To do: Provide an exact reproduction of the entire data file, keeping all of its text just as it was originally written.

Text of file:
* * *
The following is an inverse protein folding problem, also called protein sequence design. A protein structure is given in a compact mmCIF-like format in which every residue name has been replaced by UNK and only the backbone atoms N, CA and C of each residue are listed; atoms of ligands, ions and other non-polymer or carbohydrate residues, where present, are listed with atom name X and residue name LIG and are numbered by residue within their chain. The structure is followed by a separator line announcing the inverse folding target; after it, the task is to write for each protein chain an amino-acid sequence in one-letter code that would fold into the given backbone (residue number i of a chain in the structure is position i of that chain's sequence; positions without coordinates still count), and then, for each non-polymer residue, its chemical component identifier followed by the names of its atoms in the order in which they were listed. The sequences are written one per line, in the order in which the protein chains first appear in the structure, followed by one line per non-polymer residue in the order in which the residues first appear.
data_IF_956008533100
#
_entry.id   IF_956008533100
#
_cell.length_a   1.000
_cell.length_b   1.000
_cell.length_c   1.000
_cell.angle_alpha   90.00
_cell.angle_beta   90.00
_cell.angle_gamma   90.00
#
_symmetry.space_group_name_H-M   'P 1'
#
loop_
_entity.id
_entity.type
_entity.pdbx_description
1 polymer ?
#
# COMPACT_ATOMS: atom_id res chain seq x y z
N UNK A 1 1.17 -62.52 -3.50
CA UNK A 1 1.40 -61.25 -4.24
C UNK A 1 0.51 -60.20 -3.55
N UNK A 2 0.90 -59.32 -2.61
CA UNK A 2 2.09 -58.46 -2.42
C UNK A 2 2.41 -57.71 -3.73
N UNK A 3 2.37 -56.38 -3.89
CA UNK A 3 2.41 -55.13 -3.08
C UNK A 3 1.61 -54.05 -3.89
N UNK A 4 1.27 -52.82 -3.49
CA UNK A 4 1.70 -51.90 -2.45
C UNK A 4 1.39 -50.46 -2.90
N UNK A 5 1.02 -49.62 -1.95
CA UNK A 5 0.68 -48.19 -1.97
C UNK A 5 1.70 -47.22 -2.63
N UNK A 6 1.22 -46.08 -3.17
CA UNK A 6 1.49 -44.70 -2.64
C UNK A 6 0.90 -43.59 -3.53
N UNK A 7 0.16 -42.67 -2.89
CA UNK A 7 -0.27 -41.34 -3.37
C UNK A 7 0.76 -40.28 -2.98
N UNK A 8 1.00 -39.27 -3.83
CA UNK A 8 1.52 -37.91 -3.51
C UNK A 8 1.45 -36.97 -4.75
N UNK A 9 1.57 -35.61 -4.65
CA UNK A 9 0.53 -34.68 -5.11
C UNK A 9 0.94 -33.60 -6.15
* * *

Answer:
The following is an inverse protein folding problem, also called protein sequence design. A protein structure is given in a compact mmCIF-like format in which every residue name has been replaced by UNK and only the backbone atoms N, CA and C of each residue are listed; atoms of ligands, ions and other non-polymer or carbohydrate residues, where present, are listed with atom name X and residue name LIG and are numbered by residue within their chain. The structure is followed by a separator line announcing the inverse folding target; after it, the task is to write for each protein chain an amino-acid sequence in one-letter code that would fold into the given backbone (residue number i of a chain in the structure is position i of that chain's sequence; positions without coordinates still count), and then, for each non-polymer residue, its chemical component identifier followed by the names of its atoms in the order in which they were listed. The sequences are written one per line, in the order in which the protein chains first appear in the structure, followed by one line per non-polymer residue in the order in which the residues first appear.
data_IF_956008533100
#
_entry.id   IF_956008533100
#
_cell.length_a   1.000
_cell.length_b   1.000
_cell.length_c   1.000
_cell.angle_alpha   90.00
_cell.angle_beta   90.00
_cell.angle_gamma   90.00
#
_symmetry.space_group_name_H-M   'P 1'
#
loop_
_entity.id
_entity.type
_entity.pdbx_description
1 polymer ?
#
# COMPACT_ATOMS: atom_id res chain seq x y z
N UNK A 1 1.17 -62.52 -3.50
CA UNK A 1 1.40 -61.25 -4.24
C UNK A 1 0.51 -60.20 -3.55
N UNK A 2 0.90 -59.32 -2.61
CA UNK A 2 2.09 -58.46 -2.42
C UNK A 2 2.41 -57.71 -3.73
N UNK A 3 2.37 -56.38 -3.89
CA UNK A 3 2.41 -55.13 -3.08
C UNK A 3 1.61 -54.05 -3.89
N UNK A 4 1.27 -52.82 -3.49
CA UNK A 4 1.70 -51.90 -2.45
C UNK A 4 1.39 -50.46 -2.90
N UNK A 5 1.02 -49.62 -1.95
CA UNK A 5 0.68 -48.19 -1.97
C UNK A 5 1.70 -47.22 -2.63
N UNK A 6 1.22 -46.08 -3.17
CA UNK A 6 1.49 -44.70 -2.64
C UNK A 6 0.90 -43.59 -3.53
N UNK A 7 0.16 -42.67 -2.89
CA UNK A 7 -0.27 -41.34 -3.37
C UNK A 7 0.76 -40.28 -2.98
N UNK A 8 1.00 -39.27 -3.83
CA UNK A 8 1.52 -37.91 -3.51
C UNK A 8 1.45 -36.97 -4.75
N UNK A 9 1.57 -35.61 -4.65
CA UNK A 9 0.53 -34.68 -5.11
C UNK A 9 0.94 -33.60 -6.15